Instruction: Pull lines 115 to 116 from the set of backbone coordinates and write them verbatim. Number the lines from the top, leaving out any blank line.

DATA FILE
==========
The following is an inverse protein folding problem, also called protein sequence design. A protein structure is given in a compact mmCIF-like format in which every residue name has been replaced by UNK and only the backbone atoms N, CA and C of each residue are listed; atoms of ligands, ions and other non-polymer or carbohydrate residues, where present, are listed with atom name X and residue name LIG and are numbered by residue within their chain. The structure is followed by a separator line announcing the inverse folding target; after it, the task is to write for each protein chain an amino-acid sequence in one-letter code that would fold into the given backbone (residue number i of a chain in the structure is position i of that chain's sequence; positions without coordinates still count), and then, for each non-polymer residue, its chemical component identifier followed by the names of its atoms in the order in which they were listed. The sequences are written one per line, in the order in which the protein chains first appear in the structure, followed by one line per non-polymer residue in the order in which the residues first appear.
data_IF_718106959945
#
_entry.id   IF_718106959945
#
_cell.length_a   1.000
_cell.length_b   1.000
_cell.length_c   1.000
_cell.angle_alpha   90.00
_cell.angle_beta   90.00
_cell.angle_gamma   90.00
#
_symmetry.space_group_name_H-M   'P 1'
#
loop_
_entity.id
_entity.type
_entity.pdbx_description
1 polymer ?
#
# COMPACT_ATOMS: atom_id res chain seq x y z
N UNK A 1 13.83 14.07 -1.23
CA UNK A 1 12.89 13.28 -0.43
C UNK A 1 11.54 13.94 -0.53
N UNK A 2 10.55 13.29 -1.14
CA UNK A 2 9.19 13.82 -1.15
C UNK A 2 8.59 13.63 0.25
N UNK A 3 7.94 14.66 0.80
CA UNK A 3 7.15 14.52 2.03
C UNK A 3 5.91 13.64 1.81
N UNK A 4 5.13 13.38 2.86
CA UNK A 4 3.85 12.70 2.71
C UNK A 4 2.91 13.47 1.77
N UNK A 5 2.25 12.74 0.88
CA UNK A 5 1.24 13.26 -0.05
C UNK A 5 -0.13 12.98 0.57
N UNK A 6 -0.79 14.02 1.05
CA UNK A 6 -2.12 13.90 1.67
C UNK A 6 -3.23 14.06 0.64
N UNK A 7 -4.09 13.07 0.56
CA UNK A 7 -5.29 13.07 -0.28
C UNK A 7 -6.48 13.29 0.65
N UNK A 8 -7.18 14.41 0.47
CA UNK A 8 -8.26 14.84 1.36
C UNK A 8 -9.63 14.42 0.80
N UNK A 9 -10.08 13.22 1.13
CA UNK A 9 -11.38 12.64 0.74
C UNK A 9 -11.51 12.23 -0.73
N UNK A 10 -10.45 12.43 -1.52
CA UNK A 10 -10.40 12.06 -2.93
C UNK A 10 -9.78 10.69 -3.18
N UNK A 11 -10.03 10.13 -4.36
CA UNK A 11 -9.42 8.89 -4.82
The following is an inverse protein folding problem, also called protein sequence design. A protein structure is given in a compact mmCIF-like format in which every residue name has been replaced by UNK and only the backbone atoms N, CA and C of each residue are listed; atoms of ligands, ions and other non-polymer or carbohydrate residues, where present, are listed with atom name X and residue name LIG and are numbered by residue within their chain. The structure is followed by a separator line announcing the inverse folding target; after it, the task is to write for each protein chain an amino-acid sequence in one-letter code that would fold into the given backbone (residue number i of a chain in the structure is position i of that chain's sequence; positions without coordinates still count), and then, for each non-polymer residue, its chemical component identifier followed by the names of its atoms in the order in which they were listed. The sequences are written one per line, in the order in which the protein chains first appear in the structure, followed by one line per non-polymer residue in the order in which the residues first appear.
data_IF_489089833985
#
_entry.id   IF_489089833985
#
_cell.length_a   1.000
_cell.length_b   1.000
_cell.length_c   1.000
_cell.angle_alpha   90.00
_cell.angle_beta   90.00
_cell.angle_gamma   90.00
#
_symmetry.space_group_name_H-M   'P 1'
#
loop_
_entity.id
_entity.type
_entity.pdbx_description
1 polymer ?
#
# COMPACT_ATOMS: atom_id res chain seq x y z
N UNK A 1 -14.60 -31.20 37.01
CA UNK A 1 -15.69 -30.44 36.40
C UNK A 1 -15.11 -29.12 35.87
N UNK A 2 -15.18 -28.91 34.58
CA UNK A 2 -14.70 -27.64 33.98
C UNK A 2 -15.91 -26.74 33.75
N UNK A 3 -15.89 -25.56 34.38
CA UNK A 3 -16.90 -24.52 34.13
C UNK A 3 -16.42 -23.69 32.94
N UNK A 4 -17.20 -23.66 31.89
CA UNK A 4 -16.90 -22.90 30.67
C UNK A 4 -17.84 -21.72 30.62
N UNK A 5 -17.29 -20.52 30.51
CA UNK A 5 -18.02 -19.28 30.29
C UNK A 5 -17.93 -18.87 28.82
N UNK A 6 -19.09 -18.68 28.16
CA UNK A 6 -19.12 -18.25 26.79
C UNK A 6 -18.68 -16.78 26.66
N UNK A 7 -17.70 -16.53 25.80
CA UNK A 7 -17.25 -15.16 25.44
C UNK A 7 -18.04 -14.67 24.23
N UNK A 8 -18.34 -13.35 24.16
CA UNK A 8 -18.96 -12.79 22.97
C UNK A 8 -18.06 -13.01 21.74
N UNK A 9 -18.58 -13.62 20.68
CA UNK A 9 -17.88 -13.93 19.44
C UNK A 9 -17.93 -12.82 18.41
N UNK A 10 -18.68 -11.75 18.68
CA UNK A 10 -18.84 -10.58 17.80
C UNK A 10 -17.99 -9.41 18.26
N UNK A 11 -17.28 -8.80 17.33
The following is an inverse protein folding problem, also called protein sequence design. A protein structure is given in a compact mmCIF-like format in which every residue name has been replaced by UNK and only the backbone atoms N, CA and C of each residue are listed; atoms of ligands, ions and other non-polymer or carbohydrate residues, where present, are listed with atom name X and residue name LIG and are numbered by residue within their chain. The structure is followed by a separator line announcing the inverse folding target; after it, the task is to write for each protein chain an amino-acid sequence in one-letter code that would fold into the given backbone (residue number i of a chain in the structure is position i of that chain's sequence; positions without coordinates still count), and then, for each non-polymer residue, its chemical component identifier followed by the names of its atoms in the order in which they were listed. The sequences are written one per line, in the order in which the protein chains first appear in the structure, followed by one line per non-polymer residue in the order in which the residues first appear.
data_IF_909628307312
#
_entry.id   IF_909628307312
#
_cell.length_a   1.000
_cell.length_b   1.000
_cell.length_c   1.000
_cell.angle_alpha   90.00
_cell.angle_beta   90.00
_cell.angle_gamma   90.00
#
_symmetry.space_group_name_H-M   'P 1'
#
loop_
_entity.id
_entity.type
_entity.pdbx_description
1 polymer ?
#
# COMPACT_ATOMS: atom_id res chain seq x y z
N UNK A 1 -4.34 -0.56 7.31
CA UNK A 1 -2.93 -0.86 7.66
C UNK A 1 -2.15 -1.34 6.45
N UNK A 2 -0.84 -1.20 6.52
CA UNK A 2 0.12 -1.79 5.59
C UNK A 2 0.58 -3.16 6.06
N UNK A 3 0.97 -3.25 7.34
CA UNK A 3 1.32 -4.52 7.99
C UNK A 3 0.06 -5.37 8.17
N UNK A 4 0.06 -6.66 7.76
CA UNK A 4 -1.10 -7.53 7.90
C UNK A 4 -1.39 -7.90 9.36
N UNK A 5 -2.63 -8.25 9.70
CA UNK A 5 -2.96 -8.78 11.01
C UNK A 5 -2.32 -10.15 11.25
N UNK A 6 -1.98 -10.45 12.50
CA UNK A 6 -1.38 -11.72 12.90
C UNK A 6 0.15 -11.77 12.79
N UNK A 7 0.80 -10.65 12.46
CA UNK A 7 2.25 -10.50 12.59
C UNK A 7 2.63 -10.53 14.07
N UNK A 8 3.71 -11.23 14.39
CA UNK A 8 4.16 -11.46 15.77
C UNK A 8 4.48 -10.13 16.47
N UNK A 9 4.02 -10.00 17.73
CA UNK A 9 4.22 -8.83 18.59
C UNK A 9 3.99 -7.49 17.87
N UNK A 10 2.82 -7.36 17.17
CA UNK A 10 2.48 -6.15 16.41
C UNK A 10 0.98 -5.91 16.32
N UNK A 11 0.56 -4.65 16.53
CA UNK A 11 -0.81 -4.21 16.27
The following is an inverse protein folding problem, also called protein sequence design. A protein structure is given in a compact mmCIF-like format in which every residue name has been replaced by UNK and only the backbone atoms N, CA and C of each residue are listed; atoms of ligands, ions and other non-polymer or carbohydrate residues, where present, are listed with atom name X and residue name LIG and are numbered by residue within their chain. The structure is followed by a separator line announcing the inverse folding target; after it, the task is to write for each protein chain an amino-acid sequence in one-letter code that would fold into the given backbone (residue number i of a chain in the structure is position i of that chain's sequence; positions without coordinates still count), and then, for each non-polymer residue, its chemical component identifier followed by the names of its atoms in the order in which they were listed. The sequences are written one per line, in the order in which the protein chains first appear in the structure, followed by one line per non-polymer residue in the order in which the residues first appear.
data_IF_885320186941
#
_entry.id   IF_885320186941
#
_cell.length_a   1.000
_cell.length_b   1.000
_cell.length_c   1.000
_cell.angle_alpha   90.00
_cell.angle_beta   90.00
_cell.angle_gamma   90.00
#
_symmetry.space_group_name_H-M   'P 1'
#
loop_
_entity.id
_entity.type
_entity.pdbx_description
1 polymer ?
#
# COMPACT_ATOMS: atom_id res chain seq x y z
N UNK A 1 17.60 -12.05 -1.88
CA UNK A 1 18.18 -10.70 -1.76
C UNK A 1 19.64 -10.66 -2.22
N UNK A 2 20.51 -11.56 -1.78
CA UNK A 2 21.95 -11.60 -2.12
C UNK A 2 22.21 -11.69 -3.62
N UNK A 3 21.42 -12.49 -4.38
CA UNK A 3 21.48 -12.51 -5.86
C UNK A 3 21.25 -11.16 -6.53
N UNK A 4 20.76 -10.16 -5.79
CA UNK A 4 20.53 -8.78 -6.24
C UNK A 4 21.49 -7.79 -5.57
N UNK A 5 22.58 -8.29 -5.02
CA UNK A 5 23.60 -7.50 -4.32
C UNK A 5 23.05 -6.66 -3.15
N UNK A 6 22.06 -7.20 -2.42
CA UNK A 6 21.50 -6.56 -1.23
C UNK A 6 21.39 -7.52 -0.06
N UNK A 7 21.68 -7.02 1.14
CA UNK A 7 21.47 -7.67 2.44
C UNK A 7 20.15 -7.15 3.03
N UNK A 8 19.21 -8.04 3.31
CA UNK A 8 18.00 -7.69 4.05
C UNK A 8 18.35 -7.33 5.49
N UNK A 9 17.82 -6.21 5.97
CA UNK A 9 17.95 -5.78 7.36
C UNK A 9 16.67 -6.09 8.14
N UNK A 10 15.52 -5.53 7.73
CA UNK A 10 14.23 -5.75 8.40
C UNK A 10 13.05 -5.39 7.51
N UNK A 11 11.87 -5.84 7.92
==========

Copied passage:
_cell.angle_beta   90.00
_cell.angle_gamma   90.00